Differences in Californian Sauvignon Blanc:
- Climate and Terroir: California’s diverse climate and terroir contribute to the variation in Sauvignon Blanc taste. Regions like Napa Valley and Sonoma County tend to produce wines with bright acidity and citrus-driven flavors, while areas with warmer climates, like Paso Robles, may showcase riper fruit characteristics.
- Fruit Expression: Californian Sauvignon Blanc often leans towards ripe citrus and tropical fruit flavors, such as ripe pineapple, melon, and sometimes mango. These fruit notes can be more pronounced and sweeter compared to the pungent, gooseberry-like flavors found in New Zealand versions.
- Herbal and Grassy Notes: While Californian Sauvignon Blanc can exhibit some herbal and grassy characteristics, they are generally more subdued than those in New Zealand wines. Californian examples tend to focus on the fruit-forward aspects of the grape.
- Use of Winemaking Techniques: Californian winemakers may employ techniques like oak aging, malolactic conversion, or lees aging to add complexity and texture to their Sauvignon Blanc. These techniques can differentiate Californian Sauvignon Blanc from those produced in regions where such practices are less common.
- Loire Valley (Sancerre and Pouilly-Fumé): French Sauvignon Blanc from Sancerre and Pouilly-Fumé is often characterized by high acidity and a mineral-driven profile. These wines display vibrant citrus, green apple, and herbaceous notes. The terroir, with its limestone and flinty soils, imparts a distinct mineral quality to the wines.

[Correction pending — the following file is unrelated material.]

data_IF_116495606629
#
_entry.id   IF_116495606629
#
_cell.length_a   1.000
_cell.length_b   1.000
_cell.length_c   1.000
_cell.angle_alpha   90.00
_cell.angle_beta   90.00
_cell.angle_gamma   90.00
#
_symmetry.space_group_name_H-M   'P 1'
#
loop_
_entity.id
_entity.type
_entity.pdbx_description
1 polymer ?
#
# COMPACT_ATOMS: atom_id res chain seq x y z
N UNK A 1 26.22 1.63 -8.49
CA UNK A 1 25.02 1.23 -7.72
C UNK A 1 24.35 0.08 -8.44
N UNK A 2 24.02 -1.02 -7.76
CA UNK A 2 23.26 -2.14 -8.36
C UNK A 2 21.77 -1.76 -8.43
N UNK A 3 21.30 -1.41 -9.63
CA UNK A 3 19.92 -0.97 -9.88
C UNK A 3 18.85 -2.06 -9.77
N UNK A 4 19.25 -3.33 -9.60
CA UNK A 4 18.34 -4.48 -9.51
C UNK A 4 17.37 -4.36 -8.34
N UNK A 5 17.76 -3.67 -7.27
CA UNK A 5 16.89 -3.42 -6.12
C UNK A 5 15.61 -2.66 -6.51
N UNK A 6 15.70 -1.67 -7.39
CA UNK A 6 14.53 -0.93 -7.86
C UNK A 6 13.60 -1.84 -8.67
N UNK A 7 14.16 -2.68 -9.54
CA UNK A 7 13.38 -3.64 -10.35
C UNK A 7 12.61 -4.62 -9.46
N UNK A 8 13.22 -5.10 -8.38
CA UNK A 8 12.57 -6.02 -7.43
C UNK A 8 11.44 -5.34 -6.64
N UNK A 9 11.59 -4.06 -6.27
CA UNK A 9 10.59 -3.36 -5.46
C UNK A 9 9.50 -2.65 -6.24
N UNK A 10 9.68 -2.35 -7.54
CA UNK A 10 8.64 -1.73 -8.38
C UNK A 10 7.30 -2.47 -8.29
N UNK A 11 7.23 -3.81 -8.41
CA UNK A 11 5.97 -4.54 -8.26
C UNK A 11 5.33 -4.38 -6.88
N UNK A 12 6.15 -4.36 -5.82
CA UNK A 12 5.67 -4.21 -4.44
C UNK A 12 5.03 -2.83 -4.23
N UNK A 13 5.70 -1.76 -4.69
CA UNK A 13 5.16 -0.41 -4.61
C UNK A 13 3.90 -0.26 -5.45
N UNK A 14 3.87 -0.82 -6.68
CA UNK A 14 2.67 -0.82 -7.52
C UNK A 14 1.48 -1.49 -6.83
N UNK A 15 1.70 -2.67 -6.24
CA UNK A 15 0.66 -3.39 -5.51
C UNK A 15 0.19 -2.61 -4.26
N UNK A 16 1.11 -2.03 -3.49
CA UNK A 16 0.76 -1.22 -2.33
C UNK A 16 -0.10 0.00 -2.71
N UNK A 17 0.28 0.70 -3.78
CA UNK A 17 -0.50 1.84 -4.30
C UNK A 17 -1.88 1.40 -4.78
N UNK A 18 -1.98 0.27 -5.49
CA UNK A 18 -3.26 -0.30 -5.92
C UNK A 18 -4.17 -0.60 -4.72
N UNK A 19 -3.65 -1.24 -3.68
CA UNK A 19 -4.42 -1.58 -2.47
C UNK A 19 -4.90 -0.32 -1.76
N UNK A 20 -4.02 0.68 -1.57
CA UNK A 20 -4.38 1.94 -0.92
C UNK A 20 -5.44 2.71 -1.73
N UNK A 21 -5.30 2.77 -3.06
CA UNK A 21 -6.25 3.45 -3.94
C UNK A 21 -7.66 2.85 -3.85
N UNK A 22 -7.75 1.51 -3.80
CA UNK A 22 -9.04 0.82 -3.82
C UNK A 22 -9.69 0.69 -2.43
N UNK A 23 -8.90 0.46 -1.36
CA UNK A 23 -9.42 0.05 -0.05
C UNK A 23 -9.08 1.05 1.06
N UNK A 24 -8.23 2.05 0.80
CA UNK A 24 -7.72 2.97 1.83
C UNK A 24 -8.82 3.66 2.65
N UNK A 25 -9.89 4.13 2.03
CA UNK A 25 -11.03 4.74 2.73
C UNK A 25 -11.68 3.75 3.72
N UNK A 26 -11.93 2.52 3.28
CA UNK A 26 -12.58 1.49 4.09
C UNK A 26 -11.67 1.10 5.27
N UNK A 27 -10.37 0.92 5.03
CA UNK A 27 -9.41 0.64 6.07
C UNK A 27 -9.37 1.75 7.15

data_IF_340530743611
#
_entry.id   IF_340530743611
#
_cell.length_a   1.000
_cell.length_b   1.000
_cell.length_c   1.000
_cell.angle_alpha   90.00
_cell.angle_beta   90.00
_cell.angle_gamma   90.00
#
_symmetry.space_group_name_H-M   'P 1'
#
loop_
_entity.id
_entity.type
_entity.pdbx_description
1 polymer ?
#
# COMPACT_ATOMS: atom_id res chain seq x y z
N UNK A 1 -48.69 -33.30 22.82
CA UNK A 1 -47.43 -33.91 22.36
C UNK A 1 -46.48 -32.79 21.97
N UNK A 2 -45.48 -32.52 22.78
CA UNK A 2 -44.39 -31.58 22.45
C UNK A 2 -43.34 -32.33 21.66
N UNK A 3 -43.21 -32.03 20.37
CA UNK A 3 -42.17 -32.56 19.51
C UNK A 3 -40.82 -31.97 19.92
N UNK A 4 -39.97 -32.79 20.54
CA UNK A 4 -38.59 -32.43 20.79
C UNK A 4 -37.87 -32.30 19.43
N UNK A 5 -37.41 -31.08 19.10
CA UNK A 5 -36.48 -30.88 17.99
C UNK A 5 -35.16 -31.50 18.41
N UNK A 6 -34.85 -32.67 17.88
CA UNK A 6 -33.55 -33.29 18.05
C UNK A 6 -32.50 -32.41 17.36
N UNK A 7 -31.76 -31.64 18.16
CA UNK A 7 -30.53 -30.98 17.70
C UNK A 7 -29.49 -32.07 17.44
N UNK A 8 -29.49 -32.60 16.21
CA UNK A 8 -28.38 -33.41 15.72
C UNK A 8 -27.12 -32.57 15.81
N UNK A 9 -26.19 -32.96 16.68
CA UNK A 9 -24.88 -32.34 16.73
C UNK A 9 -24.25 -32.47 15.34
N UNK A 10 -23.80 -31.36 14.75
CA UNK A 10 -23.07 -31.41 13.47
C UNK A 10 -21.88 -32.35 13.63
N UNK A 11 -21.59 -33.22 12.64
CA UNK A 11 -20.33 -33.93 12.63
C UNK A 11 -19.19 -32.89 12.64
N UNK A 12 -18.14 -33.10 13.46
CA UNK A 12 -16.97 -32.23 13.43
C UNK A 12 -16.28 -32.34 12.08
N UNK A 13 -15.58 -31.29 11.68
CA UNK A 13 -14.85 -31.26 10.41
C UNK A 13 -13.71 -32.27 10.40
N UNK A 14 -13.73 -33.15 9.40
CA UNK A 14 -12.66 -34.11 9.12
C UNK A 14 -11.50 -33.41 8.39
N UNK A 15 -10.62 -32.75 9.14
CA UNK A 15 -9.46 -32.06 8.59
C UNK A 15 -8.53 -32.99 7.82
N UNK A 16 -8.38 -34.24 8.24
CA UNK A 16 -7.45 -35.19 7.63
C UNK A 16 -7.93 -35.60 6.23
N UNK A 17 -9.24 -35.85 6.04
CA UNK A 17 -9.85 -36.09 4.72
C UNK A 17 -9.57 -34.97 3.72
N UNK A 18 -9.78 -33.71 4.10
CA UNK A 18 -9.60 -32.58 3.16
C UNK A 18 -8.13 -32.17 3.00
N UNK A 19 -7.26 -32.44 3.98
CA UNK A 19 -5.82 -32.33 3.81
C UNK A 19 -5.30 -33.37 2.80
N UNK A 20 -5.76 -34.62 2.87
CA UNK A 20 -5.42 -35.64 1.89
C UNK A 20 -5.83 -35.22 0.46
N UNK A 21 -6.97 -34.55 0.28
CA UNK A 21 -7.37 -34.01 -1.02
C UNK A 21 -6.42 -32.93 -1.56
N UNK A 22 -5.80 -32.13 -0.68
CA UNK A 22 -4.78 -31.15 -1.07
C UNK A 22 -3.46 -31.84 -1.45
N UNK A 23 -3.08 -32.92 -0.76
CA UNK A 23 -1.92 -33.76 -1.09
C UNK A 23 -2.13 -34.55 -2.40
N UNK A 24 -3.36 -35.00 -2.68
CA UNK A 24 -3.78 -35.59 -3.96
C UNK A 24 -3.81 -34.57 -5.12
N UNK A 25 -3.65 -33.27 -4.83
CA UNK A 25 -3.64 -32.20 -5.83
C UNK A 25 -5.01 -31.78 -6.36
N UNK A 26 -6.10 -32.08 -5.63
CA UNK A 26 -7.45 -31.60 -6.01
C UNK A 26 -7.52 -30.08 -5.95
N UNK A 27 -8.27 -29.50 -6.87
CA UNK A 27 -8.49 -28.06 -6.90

- Bordeaux (Graves and Entre-Deux-Mers): Sauvignon Blanc from Bordeaux is often blended with Sémillon to create wines like White Bordeaux or Bordeaux Blanc. These blends tend to be less aromatic and have a more rounded, less aggressive acidity compared to Californian counterparts. They may exhibit subtle grassy and herbal notes.
- New Zealand Sauvignon Blanc, particularly from Marlborough: renowned for their intensely aromatic and pungent style. They burst with vibrant tropical fruit flavours, including passion fruit, gooseberry, and kiwi. New Zealand Sauvignon Blanc is known for its racy acidity and pronounced herbal and grassy notes, which can be more overt than those found in Californian versions.
- South African Sauvignon Blanc: South African Sauvignon Blanc often falls between the styles of California and New Zealand. It typically features a good balance of acidity, fruitiness, and herbaceousness. The wine may offer tropical fruit flavours alongside green apple and herbal undertones. However South African Sauvignon Blancs can display a wide range of profiles due to the diversity of the Western Cape’s wine regions.
In summary, Californian Sauvignon Blanc stands out with its bright acidity, lush fruit flavours, and a balance between herbaceousness and fruitiness. While it shares some similarities with French, New Zealand, and South African interpretations, it often displays a distinct character influenced by California’s diverse terroirs and innovative winemaking approaches.